The future of food is being printed out as you read this. Eating actual meat, like people have done for centuries, has now been rendered gauche. Eating meat, or simulations of meat, is the new wave. From the impossible existence of the Impossible Burgerto the now equally impossible existence of 3D-printed vegan meat, the future is now, and it’s being printed out for you by the Israeli company Jet Eat.
According to NoCamels, Jet Eat was founded by Eshchar Ben Shitrit, a former meat-eater committed to using his knowledge of 3D printing to create sustainable, vegan-friendly food. Jet Eat has five employees, funding from angel investors, is based out of Ness Ziona, Israel, and is currently using taste testers at Israeli University Technion to assure that taste is getting printed along with protein and color.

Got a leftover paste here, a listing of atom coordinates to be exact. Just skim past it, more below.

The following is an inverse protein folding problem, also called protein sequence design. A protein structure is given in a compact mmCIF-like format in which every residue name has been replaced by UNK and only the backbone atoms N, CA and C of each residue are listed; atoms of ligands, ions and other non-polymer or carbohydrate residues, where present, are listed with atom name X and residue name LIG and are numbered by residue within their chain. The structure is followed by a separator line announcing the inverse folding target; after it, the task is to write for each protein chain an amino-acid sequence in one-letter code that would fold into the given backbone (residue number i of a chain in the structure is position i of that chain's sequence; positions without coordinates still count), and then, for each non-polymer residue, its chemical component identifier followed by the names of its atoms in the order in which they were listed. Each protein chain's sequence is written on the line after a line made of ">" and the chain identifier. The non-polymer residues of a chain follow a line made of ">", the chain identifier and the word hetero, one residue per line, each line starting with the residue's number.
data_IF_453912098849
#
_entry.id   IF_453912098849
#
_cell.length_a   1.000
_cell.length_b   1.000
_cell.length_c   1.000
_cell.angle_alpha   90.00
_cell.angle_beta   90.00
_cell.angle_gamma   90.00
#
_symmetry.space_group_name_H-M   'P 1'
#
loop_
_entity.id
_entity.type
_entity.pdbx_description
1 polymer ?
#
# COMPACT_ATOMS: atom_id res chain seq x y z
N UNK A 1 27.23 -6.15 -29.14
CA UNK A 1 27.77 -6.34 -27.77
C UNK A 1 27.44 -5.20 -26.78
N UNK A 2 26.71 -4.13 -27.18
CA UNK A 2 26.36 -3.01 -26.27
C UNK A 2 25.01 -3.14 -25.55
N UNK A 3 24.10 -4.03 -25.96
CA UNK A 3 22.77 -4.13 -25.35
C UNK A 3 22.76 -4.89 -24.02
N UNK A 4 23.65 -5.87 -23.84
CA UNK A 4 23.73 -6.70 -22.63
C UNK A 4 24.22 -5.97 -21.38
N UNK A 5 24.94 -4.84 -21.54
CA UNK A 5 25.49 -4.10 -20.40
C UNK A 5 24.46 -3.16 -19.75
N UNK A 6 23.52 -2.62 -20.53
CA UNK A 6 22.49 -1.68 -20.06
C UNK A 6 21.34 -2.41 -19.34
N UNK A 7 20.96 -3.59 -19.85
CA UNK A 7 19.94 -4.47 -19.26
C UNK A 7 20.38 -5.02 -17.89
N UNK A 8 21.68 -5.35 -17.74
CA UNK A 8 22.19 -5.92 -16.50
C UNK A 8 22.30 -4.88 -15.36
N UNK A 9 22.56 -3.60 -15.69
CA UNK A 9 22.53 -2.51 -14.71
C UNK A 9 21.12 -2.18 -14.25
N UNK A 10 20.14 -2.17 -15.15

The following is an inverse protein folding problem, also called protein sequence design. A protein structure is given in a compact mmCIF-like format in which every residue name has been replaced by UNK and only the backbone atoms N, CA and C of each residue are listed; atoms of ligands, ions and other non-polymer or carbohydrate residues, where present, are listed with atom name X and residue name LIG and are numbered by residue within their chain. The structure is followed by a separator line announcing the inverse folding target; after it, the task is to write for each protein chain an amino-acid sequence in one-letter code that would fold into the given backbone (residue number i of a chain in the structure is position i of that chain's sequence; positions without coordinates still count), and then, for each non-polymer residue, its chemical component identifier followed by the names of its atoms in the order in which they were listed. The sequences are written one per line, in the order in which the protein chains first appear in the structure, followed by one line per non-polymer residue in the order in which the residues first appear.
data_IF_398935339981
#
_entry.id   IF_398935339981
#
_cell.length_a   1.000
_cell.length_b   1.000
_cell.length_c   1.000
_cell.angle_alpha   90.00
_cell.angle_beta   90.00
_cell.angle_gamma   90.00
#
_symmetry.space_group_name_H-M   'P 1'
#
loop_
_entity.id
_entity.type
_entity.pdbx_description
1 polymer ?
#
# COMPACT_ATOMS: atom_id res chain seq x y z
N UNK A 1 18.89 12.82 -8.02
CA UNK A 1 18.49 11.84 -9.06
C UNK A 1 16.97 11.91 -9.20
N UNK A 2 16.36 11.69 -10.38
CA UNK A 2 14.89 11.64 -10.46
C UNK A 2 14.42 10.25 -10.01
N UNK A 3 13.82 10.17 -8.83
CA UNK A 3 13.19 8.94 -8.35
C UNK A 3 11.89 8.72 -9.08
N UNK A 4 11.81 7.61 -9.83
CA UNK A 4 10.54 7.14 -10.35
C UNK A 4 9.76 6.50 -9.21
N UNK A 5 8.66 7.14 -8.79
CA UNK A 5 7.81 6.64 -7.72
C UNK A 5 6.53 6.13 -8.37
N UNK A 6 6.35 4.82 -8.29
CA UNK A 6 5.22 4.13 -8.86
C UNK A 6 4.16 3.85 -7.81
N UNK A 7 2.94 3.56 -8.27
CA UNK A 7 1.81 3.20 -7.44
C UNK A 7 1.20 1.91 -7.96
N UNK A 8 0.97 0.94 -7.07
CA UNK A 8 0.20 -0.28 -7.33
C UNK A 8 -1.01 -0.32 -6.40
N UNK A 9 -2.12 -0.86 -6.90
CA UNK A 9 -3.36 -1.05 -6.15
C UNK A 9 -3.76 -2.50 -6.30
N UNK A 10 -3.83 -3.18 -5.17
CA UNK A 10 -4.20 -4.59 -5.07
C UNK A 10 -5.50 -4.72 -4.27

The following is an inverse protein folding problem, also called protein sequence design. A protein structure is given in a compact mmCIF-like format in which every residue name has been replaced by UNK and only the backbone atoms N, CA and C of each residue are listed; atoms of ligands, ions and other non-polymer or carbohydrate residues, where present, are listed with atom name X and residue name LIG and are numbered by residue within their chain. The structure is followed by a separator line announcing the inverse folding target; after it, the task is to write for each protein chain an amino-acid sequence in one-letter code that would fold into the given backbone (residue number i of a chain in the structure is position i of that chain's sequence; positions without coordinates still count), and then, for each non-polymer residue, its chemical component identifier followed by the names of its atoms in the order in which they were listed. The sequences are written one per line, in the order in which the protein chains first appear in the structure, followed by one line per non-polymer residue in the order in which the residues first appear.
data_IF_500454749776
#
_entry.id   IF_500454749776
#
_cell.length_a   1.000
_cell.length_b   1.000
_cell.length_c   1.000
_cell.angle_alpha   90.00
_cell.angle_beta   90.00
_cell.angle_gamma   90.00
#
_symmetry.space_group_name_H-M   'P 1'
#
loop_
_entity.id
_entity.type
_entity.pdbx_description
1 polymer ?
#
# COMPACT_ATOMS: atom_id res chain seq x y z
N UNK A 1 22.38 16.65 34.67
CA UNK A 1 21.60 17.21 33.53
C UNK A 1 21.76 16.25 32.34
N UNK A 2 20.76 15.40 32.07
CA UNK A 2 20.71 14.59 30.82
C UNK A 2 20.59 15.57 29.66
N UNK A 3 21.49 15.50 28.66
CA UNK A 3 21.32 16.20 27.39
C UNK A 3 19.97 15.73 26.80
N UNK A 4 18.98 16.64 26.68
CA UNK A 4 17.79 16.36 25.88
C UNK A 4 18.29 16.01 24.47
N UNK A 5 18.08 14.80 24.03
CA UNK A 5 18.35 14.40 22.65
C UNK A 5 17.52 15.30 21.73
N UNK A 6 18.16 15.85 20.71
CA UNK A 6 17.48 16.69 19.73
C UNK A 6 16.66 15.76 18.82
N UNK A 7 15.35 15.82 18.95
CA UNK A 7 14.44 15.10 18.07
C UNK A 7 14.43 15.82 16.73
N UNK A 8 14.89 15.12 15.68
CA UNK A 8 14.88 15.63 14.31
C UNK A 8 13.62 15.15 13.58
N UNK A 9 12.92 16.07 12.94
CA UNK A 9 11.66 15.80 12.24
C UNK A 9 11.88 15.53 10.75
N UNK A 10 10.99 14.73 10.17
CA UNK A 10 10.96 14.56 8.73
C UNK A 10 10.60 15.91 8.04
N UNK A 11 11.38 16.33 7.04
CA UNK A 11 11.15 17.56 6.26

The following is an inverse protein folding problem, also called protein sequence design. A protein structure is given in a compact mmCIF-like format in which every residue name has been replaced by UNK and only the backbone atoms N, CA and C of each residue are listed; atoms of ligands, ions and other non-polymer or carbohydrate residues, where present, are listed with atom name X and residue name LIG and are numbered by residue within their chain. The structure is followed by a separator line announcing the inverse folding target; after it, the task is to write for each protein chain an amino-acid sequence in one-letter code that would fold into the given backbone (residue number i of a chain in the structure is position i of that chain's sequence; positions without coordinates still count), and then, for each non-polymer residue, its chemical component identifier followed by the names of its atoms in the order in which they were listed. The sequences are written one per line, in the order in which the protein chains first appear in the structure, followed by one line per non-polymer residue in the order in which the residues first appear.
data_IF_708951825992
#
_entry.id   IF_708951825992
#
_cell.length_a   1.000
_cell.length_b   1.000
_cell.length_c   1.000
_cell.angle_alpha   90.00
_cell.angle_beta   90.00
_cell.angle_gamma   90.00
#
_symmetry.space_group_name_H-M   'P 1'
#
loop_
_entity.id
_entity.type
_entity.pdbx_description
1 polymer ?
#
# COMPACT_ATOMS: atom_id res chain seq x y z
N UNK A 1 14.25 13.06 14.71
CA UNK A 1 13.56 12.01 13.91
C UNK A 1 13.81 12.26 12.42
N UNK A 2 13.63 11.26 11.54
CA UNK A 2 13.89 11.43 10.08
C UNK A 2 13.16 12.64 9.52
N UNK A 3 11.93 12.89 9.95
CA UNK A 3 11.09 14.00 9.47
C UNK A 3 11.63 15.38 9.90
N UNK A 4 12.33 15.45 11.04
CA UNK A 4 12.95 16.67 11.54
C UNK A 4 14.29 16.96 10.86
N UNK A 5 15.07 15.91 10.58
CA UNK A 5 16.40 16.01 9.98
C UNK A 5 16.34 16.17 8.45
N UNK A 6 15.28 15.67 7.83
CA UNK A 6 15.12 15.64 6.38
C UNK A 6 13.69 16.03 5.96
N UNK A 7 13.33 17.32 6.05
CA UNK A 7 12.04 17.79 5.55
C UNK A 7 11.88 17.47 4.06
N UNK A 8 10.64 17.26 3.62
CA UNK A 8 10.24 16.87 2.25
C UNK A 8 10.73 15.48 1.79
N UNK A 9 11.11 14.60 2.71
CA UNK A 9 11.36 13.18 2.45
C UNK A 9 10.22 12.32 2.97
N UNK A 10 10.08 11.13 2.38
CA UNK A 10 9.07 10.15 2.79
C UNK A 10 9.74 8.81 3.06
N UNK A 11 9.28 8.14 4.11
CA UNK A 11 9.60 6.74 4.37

Jet Eat’s release is scheduled to come out by 2020, but will vegans actually eat it? Ted.com asked vegans, included almost-vegetarian Morton Bast, whether they’ll imbibe. “10,000 points to the first rabbi hip enough to come out and declare a stance on the theological implications of printed meat,” she said, adding, “It’s exhilarating and awesome to watch a concept as futuristic as printed meat come into contact with a concept as old as religious tradition.”
In this final frontier of artificial eats, Jet Eat has some competitors, and the race to create a table-ready, 3D printed meal has only just begun. Barcelona based company Nova Meat, fronted by researcher Giuseppe Scionti, is hard at work trying to achieve the very same impossible goal of 3D printing a vegan burger. A filing to the United States Department of Agriculture declares that “with reduction in price, it can reach the masses with religious restrictions on meat consumption (people restricted to Hindu, Kosher, Halal diets) and finally populations with limited access to safe meat production.”
Shira Feder is a writer. She’s at email@example.com and @shirafeder